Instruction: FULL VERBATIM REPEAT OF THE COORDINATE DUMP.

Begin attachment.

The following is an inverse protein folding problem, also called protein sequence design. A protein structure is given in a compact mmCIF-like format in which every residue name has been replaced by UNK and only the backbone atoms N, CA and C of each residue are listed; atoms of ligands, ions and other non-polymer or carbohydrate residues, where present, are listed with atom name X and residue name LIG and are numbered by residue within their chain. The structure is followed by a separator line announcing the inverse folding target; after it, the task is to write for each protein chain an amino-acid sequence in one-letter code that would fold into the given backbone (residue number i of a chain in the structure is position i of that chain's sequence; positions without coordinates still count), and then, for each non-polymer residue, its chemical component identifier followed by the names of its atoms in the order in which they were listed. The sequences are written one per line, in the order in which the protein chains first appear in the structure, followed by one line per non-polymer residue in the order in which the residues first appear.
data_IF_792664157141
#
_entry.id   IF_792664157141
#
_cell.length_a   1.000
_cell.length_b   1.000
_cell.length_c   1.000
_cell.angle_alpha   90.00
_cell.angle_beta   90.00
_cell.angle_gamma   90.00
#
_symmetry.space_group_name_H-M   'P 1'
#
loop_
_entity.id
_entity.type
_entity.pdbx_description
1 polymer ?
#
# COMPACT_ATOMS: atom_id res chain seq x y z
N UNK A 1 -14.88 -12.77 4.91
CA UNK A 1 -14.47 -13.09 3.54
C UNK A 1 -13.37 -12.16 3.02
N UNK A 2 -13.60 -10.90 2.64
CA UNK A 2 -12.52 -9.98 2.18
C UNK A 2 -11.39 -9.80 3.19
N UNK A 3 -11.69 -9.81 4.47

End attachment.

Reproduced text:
The following is an inverse protein folding problem, also called protein sequence design. A protein structure is given in a compact mmCIF-like format in which every residue name has been replaced by UNK and only the backbone atoms N, CA and C of each residue are listed; atoms of ligands, ions and other non-polymer or carbohydrate residues, where present, are listed with atom name X and residue name LIG and are numbered by residue within their chain. The structure is followed by a separator line announcing the inverse folding target; after it, the task is to write for each protein chain an amino-acid sequence in one-letter code that would fold into the given backbone (residue number i of a chain in the structure is position i of that chain's sequence; positions without coordinates still count), and then, for each non-polymer residue, its chemical component identifier followed by the names of its atoms in the order in which they were listed. The sequences are written one per line, in the order in which the protein chains first appear in the structure, followed by one line per non-polymer residue in the order in which the residues first appear.
data_IF_792664157141
#
_entry.id   IF_792664157141
#
_cell.length_a   1.000
_cell.length_b   1.000
_cell.length_c   1.000
_cell.angle_alpha   90.00
_cell.angle_beta   90.00
_cell.angle_gamma   90.00
#
_symmetry.space_group_name_H-M   'P 1'
#
loop_
_entity.id
_entity.type
_entity.pdbx_description
1 polymer ?
#
# COMPACT_ATOMS: atom_id res chain seq x y z
N UNK A 1 -14.88 -12.77 4.91
CA UNK A 1 -14.47 -13.09 3.54
C UNK A 1 -13.37 -12.16 3.02
N UNK A 2 -13.60 -10.90 2.64
CA UNK A 2 -12.52 -9.98 2.18
C UNK A 2 -11.39 -9.80 3.19
N UNK A 3 -11.69 -9.81 4.47